Editorial from Philippe Knoche, published on April 30, 2015 in Les Echos newspaper
April 30, 2015
Translation of the editorial published in the French newspaper 'Les Echos'
"It would have been the end of the EPR. For nearly two weeks, commentators in the media have being outdoing each other in prophesizing just that, dishonoring the French nuclear industry along the way. These prophets of doom took advantage of the questions raised by the French Nuclear Safety Authority (ASN) about Flamanville 3, and they are now announcing the premature demise of the EPR.
I want them to know how strongly I believe they are wrong.
Four EPRs are under construction in the world. The difficulties of the Finnish and French projects are well-known and nobody is hiding from them. By publicly disclosing a greater than average carbon concentration on the test pieces for the reactor pressure vessel bottom and head for Flamanville 3, the ASN, EDF and AREVA reported an important technical examination point in complete transparency.
Was there a defect or compromise in the safety of the Flamanville EPR? Never. On the contrary, public disclosure of these technical exchanges reflects the demanding and virtuous practices of the French nuclear industry and inspection authority, the ASN. Let’s not blame them, but instead acknowledge their transparency.
The reactor vessel head and bottom were both forged more than five years ago and were compliant with the regulations in place at that time. As these regulations have evolved, the engineers and technicians are now working on a program for additional tests to demonstrate that this equipment is compliant with the new standards and to provide necessary justification. Let’s give them the opportunity to work with confidence and in peace. None of them would allow even the smallest compromise in nuclear safety, which is guaranteed by the independence of the nuclear safety authority.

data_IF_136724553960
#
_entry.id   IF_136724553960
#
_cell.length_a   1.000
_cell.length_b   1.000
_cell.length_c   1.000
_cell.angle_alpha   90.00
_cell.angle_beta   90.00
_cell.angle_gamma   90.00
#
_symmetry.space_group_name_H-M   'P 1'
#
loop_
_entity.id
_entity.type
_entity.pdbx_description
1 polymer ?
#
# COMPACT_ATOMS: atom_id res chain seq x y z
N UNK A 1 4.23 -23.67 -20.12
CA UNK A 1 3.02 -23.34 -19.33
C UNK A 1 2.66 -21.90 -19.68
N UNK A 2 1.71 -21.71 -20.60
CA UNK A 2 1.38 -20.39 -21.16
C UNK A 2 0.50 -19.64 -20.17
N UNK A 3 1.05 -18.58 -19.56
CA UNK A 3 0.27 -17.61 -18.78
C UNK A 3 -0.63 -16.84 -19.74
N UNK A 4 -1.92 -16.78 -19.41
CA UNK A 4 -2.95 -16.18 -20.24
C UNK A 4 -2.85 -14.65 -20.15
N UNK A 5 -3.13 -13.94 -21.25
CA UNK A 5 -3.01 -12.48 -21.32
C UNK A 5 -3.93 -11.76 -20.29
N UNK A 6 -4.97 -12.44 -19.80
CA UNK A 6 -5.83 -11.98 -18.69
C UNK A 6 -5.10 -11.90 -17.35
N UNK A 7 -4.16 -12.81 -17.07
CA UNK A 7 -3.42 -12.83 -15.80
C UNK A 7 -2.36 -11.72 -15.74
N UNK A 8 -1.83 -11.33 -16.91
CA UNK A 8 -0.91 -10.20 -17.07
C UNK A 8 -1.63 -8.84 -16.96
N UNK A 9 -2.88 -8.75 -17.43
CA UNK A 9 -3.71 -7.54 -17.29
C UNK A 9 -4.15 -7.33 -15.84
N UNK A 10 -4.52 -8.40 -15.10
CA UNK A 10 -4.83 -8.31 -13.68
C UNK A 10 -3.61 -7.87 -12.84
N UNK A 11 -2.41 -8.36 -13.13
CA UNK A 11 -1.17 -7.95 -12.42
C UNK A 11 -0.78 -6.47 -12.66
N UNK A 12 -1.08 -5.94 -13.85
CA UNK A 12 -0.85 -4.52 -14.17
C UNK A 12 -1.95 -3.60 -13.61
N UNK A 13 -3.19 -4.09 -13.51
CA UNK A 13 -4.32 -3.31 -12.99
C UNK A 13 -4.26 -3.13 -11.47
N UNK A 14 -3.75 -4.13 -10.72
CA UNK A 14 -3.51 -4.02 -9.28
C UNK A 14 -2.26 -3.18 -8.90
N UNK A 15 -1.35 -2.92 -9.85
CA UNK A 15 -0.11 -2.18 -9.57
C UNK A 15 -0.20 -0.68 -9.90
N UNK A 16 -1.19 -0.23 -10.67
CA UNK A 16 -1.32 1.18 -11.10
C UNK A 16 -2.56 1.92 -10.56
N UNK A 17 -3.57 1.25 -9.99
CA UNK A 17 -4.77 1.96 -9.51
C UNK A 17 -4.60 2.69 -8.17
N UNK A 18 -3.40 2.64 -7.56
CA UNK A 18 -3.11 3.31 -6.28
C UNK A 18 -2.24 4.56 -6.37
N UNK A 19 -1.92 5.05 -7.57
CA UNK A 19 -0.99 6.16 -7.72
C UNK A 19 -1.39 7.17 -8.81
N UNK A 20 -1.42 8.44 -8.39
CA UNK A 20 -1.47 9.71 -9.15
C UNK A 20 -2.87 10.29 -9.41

Very few activities are so scrupulously monitored as the fabrication of a nuclear reactor pressure vessel. The practices and the quality culture at Le Creusot and Chalon Saint-Marcel production facilities must always continue improving, just like everywhere else within AREVA. In this vein, the company has taken the initiative to mandate independent experts to review its forging and machining activities.
Is it really necessary to question the expertise and the experience of the employees in the Saône-et-Loire region, the birthplace of France’s metallurgy and nuclear industries? For over 40 years, generations of men and women have built a world-renowned expertise and industrial know-how which has been a source of energy independence for France and a success in export markets.
These experts who manufacture the nuclear steam supply system are ready to meet the new challenges facing the EPR reactor, along with all of AREVA’s and EDF’s engineering teams. They are currently tackling the challenges of industrialization and competitiveness through the joint “EPR NM” (new model) program. Our teams are already bringing their commitment and expertise to the Hinkley Point project in the UK. Only once we have built a series of optimized EPR’s will it be possible to judge just how pertinent and valuable this technology is.
Because looking beyond these early difficulties, I firmly believe in the validity of the options and principles that underpin the EPR reactor design.
The principles of enhanced safety – reviewed by four of the strictest safety authorities in the world – are more legitimate than ever in the light of the accidents at Chernobyl and Fukushima.
The high power option (as part of a range of reactors) is very relevant for countries with significant electricity consumption and mature electricity grids, as in Europe or in China, where two EPR projects continue to advance while benefiting from the experience and feedback gained from the first units.
At a time when discussions are underway ahead of COP21, and when a number of countries are preparing to build new nuclear capacity, can France really go without this key technological asset? Will we not see the EPR in a very different light a few years from now when they are producing electricity safely, at stable cost and without producing CO2?
For all of these reasons, just like everyone who is a part of this major French industry, I wish to say that the EPR is alive and well, and it is time to put an end to EPR-bashing."